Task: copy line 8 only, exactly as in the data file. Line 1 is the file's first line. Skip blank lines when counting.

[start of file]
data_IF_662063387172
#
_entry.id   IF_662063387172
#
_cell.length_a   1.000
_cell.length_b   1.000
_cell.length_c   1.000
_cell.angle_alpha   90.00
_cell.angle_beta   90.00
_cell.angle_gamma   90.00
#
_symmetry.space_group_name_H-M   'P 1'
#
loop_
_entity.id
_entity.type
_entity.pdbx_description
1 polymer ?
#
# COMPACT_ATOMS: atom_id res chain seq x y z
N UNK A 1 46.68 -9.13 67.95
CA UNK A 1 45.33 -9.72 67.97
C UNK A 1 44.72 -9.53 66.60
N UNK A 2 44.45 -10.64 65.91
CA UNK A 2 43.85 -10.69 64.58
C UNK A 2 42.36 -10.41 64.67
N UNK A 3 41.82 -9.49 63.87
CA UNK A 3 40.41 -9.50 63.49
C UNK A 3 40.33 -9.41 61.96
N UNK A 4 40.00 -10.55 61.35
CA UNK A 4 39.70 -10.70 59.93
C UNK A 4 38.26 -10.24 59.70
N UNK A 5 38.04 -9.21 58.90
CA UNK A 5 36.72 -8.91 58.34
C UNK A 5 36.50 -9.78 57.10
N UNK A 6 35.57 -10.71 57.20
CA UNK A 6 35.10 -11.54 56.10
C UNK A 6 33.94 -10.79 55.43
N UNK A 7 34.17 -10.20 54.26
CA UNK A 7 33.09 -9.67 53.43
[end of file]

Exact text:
_cell.angle_alpha   90.00